Could not authenticate you.followers
On June 11, the Greater Miracle Mile Chamber of Commerce virtually hosted a pair of government officials, U.S. Rep. Ted Lieu (D-Torrance) and Los Angeles City Attorney Mike Feuer, to hear their thoughts on the effects of the ongoing coronavirus pandemic and the Black Lives Matter protests after the death of George Floyd at the hands of Minneapolis police.
Lieu, who spoke first, said the number of black people killed by police – recent killings include Floyd, Breonna Taylor and, the day after the chamber event, Rayshard Brooks in Atlanta – shows that “this is not an issue of just a few bad apples.”
“This is a systemic issue. It is institutional racism. All life is precious. It also turns out that black lives are subjected to much higher risk of police brutality than white lives … It takes an entire village to allow this kind of systematic, persistent murders of black Americans, and that’s what we’re trying to fix,” Lieu said.
Lieu said the Justice in Policing Act of 2020, of which he is a cosponsor, seeks to increase transparency regarding police misconduct, hold police officers more accountable for their actions and ban some of the techniques that have led to fatalities, such as chokeholds.
On a local level, Lieu noted that while crimes such as looting, arson and assault “cannot be tolerated,” some of the actions taken by Los Angeles Police Department officers during the May 30 protests in the Fairfax District may have crossed the line into excessive use of force against peaceful protesters. Lieu added that according to the Los Angeles Times, the LAPD is investigating 56 misconduct allegations.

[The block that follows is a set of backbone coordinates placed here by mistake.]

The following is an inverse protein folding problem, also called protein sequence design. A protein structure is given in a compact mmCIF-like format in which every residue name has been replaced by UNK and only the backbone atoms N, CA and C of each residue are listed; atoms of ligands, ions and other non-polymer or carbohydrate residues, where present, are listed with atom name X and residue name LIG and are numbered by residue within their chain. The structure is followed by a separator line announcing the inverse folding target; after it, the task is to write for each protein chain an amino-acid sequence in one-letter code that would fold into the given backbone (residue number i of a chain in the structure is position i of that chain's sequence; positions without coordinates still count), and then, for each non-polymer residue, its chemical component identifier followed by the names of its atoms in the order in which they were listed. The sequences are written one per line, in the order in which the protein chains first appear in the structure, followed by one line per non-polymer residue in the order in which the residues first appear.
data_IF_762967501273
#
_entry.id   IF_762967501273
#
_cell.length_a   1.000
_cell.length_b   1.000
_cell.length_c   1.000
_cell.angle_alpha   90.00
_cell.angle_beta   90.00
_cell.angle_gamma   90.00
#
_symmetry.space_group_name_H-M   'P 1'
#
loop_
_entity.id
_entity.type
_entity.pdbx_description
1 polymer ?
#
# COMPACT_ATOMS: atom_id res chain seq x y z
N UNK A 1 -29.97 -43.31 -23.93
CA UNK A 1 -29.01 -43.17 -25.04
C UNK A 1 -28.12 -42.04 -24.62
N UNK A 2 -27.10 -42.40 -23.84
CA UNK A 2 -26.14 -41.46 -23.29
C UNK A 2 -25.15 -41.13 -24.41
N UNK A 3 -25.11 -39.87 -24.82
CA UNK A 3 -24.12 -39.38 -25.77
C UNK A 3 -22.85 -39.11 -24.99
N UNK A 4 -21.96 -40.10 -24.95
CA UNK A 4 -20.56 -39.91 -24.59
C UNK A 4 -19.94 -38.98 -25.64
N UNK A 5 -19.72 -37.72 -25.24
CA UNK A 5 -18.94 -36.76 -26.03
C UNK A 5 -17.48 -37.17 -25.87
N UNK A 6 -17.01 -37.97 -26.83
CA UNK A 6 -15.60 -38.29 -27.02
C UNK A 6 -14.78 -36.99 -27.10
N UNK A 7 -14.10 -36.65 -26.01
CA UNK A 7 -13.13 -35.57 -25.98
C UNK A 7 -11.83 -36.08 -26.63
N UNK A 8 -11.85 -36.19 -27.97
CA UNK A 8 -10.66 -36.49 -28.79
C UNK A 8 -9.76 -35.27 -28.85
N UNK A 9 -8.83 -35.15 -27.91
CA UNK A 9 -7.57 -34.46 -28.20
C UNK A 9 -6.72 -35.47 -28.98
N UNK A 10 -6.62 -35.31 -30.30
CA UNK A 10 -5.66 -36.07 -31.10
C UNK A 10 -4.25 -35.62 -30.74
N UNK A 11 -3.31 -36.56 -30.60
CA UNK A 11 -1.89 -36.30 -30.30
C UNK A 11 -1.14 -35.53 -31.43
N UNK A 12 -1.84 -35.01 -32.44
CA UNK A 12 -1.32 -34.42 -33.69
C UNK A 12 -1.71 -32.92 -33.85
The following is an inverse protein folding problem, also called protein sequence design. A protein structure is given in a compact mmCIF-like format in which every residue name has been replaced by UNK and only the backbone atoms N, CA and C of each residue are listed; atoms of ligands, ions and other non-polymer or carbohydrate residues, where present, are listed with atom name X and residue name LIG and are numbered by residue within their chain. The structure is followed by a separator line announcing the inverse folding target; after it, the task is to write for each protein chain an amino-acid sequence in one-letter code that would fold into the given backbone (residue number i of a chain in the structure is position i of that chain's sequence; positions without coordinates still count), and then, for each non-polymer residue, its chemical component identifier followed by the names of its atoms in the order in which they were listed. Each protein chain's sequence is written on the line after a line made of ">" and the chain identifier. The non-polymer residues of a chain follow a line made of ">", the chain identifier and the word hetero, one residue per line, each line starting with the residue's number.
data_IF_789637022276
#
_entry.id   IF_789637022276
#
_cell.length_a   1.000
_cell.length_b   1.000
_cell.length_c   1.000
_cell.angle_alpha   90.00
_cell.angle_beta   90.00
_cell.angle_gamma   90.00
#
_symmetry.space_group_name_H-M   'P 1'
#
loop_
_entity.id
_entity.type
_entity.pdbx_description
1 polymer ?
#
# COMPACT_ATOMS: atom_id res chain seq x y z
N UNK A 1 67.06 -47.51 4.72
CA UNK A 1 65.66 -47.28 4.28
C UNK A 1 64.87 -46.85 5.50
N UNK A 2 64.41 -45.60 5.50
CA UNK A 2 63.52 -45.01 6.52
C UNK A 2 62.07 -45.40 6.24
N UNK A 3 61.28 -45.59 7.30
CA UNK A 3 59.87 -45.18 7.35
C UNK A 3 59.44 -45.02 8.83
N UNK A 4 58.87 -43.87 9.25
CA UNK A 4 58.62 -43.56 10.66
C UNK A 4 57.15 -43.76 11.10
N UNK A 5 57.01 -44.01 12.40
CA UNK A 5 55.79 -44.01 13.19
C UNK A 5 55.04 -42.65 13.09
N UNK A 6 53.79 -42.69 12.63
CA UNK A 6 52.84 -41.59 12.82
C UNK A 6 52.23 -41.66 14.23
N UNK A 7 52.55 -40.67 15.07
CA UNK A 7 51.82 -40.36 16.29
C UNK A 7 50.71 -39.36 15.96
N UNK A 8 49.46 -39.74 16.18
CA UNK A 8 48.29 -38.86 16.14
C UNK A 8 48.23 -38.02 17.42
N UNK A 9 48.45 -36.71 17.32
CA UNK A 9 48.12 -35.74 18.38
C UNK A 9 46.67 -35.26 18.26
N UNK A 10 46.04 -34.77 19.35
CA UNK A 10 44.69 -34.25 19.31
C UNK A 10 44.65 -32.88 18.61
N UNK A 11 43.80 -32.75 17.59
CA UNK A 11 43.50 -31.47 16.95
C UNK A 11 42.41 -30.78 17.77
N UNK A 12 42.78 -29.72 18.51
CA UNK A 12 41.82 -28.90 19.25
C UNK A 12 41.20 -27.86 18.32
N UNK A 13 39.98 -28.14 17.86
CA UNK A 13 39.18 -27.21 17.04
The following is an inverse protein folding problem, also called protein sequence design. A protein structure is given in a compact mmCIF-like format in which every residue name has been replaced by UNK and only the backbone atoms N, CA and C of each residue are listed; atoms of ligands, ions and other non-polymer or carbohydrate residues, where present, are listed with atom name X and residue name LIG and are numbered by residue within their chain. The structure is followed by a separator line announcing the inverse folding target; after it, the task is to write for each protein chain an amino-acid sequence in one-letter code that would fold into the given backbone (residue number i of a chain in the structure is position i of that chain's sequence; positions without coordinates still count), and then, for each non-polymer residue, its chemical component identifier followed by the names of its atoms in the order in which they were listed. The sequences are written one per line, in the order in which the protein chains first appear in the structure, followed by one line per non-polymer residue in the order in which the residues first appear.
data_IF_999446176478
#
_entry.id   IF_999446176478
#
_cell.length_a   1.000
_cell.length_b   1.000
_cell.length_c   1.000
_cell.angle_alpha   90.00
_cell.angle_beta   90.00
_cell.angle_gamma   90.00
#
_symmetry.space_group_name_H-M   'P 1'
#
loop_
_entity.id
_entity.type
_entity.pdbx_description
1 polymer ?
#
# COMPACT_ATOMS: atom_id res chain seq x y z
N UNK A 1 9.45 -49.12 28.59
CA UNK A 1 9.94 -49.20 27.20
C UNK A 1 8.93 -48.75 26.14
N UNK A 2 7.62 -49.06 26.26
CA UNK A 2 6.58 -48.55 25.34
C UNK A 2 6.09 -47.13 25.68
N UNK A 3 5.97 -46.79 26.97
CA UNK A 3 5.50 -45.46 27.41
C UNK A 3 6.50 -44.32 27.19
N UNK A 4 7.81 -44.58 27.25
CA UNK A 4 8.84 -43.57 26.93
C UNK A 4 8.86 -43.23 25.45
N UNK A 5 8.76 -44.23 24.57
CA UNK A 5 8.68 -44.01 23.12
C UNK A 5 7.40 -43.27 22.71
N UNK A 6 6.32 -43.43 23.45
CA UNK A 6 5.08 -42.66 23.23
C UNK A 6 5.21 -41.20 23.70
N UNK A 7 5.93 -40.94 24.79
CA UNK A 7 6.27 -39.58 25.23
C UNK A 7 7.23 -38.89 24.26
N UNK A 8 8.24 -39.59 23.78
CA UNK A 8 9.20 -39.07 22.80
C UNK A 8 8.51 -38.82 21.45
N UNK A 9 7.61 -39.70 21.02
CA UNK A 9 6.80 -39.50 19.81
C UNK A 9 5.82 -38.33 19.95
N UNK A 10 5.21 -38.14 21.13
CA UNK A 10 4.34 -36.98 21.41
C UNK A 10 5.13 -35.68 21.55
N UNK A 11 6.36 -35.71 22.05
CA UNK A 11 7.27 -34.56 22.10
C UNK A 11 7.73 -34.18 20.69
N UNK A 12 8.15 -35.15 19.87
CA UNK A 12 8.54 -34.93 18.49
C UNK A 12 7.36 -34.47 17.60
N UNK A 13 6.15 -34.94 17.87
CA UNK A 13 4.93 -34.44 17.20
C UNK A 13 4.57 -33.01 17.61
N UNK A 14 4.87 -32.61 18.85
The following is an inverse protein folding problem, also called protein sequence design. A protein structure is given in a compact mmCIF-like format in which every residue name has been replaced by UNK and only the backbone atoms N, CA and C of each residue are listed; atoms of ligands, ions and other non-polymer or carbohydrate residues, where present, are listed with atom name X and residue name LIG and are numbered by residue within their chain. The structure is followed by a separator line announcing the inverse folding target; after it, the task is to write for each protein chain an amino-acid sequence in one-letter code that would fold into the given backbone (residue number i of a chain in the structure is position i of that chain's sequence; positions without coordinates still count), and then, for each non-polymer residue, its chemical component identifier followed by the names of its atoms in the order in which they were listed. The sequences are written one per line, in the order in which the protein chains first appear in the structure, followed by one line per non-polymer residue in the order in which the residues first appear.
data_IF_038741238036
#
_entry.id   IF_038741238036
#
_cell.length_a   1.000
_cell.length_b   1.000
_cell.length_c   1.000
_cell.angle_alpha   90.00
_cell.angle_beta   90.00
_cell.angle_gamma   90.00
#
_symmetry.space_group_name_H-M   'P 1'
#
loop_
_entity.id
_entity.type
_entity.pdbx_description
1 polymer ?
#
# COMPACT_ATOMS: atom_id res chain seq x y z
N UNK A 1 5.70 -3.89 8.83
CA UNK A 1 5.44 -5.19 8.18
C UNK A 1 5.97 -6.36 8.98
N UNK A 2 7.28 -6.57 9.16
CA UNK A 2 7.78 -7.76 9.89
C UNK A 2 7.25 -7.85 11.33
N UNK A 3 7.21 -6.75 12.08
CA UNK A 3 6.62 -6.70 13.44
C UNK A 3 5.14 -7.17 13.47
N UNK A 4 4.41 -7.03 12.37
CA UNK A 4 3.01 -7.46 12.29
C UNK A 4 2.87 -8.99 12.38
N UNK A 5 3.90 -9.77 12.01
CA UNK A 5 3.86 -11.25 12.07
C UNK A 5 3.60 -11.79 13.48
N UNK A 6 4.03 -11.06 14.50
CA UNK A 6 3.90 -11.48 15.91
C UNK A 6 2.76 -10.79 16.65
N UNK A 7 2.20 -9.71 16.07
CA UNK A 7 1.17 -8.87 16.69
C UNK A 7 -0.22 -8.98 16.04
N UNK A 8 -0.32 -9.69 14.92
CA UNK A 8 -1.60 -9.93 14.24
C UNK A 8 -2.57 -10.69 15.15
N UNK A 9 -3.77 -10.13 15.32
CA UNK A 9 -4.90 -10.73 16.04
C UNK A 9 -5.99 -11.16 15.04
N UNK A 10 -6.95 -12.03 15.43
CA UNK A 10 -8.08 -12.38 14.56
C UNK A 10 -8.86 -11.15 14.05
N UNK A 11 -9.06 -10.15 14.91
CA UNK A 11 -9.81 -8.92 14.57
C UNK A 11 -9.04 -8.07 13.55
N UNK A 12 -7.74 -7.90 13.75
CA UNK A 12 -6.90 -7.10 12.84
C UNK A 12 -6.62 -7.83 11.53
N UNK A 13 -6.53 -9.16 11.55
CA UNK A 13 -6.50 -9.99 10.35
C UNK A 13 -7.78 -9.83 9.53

“We saw some videos in the Fairfax District … where it appeared LAPD used batons, shot projectiles at really close range to people, seemingly without provocation. I asked for an investigation of the police commission to look into those incidents … Hopefully the commission can get to the bottom of those incidents to see if there was excessive use of force,” Lieu said.
Lieu also addressed what is being done to help both businesses and people who have been impacted by the coronavirus pandemic.
Lieu said the national effort to create a vaccine for the virus, called Operation Warp Speed, has produced “a number of promising results from different companies,” and similar efforts are being undertaken in countries across the globe.
“We’ve got not only the best and brightest minds in America working on this, we have the best and brightest minds in the world working on one issue,” Lieu said.
Lieu said he’s heard from many constituents about problems with the Paycheck Protection Program, and he fielded several questions from chamber members regarding their own struggles with the PPP. Beyond loans, Lieu said Congress is looking into how the federal government can help business owners receive the money they believed they would receive from their insurance companies, as there have been reports that some companies have refused to pay.